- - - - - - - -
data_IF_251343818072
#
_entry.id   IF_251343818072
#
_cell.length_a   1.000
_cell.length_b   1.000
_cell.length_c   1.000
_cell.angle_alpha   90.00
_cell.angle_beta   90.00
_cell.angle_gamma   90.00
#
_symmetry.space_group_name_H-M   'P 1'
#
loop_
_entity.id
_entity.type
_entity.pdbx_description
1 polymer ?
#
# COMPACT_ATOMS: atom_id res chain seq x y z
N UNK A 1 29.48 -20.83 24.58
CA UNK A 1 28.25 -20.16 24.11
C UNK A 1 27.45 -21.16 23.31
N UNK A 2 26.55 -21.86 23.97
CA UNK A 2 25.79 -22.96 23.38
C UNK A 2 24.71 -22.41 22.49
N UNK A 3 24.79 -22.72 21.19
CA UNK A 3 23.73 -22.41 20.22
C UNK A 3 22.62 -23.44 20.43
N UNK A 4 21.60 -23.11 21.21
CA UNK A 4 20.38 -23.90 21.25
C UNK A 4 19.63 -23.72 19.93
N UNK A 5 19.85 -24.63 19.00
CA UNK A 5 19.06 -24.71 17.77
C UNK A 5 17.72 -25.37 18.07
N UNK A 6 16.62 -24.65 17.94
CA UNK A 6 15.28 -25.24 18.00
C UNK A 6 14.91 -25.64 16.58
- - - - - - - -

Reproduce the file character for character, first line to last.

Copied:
data_IF_251343818072
#
_entry.id   IF_251343818072
#
_cell.length_a   1.000
_cell.length_b   1.000
_cell.length_c   1.000
_cell.angle_alpha   90.00
_cell.angle_beta   90.00
_cell.angle_gamma   90.00
#
_symmetry.space_group_name_H-M   'P 1'
#
loop_
_entity.id
_entity.type
_entity.pdbx_description
1 polymer ?
#
# COMPACT_ATOMS: atom_id res chain seq x y z
N UNK A 1 29.48 -20.83 24.58
CA UNK A 1 28.25 -20.16 24.11
C UNK A 1 27.45 -21.16 23.31
N UNK A 2 26.55 -21.86 23.97
CA UNK A 2 25.79 -22.96 23.38
C UNK A 2 24.71 -22.41 22.49
N UNK A 3 24.79 -22.72 21.19
CA UNK A 3 23.73 -22.41 20.22
C UNK A 3 22.62 -23.44 20.43
N UNK A 4 21.60 -23.11 21.21
CA UNK A 4 20.38 -23.90 21.25
C UNK A 4 19.63 -23.72 19.93
N UNK A 5 19.85 -24.63 19.00
CA UNK A 5 19.06 -24.71 17.77
C UNK A 5 17.72 -25.37 18.07
N UNK A 6 16.62 -24.65 17.94
CA UNK A 6 15.28 -25.24 18.00
C UNK A 6 14.91 -25.64 16.58